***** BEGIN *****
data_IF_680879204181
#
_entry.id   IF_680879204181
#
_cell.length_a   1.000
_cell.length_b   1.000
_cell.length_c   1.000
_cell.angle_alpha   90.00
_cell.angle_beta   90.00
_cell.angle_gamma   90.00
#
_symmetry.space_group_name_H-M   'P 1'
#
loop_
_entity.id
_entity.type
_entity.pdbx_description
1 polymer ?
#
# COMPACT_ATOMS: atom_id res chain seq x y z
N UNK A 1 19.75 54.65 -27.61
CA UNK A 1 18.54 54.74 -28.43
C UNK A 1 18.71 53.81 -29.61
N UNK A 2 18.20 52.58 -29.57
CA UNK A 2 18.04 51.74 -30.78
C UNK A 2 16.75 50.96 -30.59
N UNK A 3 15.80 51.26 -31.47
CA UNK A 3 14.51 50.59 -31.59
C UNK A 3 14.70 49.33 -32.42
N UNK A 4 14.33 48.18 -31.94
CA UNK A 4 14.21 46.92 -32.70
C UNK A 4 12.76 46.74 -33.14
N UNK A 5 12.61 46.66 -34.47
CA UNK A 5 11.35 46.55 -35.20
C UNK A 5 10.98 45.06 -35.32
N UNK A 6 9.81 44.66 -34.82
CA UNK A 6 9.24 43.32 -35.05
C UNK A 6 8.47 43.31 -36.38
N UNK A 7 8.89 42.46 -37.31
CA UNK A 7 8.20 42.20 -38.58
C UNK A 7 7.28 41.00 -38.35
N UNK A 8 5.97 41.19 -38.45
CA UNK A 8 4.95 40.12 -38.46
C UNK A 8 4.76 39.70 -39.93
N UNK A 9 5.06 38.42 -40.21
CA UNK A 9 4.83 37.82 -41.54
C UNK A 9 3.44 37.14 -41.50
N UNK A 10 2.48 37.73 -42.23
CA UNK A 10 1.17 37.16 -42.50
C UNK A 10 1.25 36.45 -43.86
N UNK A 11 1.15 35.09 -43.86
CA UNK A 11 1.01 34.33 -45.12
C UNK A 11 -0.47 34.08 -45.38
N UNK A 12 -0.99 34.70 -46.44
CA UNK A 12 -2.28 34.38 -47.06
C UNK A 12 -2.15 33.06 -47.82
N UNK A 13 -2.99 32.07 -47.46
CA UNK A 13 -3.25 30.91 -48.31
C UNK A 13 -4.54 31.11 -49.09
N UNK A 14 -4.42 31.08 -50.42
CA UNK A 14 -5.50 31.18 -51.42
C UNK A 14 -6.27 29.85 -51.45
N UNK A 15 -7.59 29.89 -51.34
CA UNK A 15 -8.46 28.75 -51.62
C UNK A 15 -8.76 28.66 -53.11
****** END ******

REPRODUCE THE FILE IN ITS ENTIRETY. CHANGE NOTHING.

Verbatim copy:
data_IF_680879204181
#
_entry.id   IF_680879204181
#
_cell.length_a   1.000
_cell.length_b   1.000
_cell.length_c   1.000
_cell.angle_alpha   90.00
_cell.angle_beta   90.00
_cell.angle_gamma   90.00
#
_symmetry.space_group_name_H-M   'P 1'
#
loop_
_entity.id
_entity.type
_entity.pdbx_description
1 polymer ?
#
# COMPACT_ATOMS: atom_id res chain seq x y z
N UNK A 1 19.75 54.65 -27.61
CA UNK A 1 18.54 54.74 -28.43
C UNK A 1 18.71 53.81 -29.61
N UNK A 2 18.20 52.58 -29.57
CA UNK A 2 18.04 51.74 -30.78
C UNK A 2 16.75 50.96 -30.59
N UNK A 3 15.80 51.26 -31.47
CA UNK A 3 14.51 50.59 -31.59
C UNK A 3 14.70 49.33 -32.42
N UNK A 4 14.33 48.18 -31.94
CA UNK A 4 14.21 46.92 -32.70
C UNK A 4 12.76 46.74 -33.14
N UNK A 5 12.61 46.66 -34.47
CA UNK A 5 11.35 46.55 -35.20
C UNK A 5 10.98 45.06 -35.32
N UNK A 6 9.81 44.66 -34.82
CA UNK A 6 9.24 43.32 -35.05
C UNK A 6 8.47 43.31 -36.38
N UNK A 7 8.89 42.46 -37.31
CA UNK A 7 8.20 42.20 -38.58
C UNK A 7 7.28 41.00 -38.35
N UNK A 8 5.97 41.19 -38.45
CA UNK A 8 4.95 40.12 -38.46
C UNK A 8 4.76 39.70 -39.93
N UNK A 9 5.06 38.42 -40.21
CA UNK A 9 4.83 37.82 -41.54
C UNK A 9 3.44 37.14 -41.50
N UNK A 10 2.48 37.73 -42.23
CA UNK A 10 1.17 37.16 -42.50
C UNK A 10 1.25 36.45 -43.86
N UNK A 11 1.15 35.09 -43.86
CA UNK A 11 1.01 34.33 -45.12
C UNK A 11 -0.47 34.08 -45.38
N UNK A 12 -0.99 34.70 -46.44
CA UNK A 12 -2.28 34.38 -47.06
C UNK A 12 -2.15 33.06 -47.82
N UNK A 13 -2.99 32.07 -47.46
CA UNK A 13 -3.25 30.91 -48.31
C UNK A 13 -4.54 31.11 -49.09
N UNK A 14 -4.42 31.08 -50.42
CA UNK A 14 -5.50 31.18 -51.42
C UNK A 14 -6.27 29.85 -51.45
N UNK A 15 -7.59 29.89 -51.34
CA UNK A 15 -8.46 28.75 -51.62
C UNK A 15 -8.76 28.66 -53.11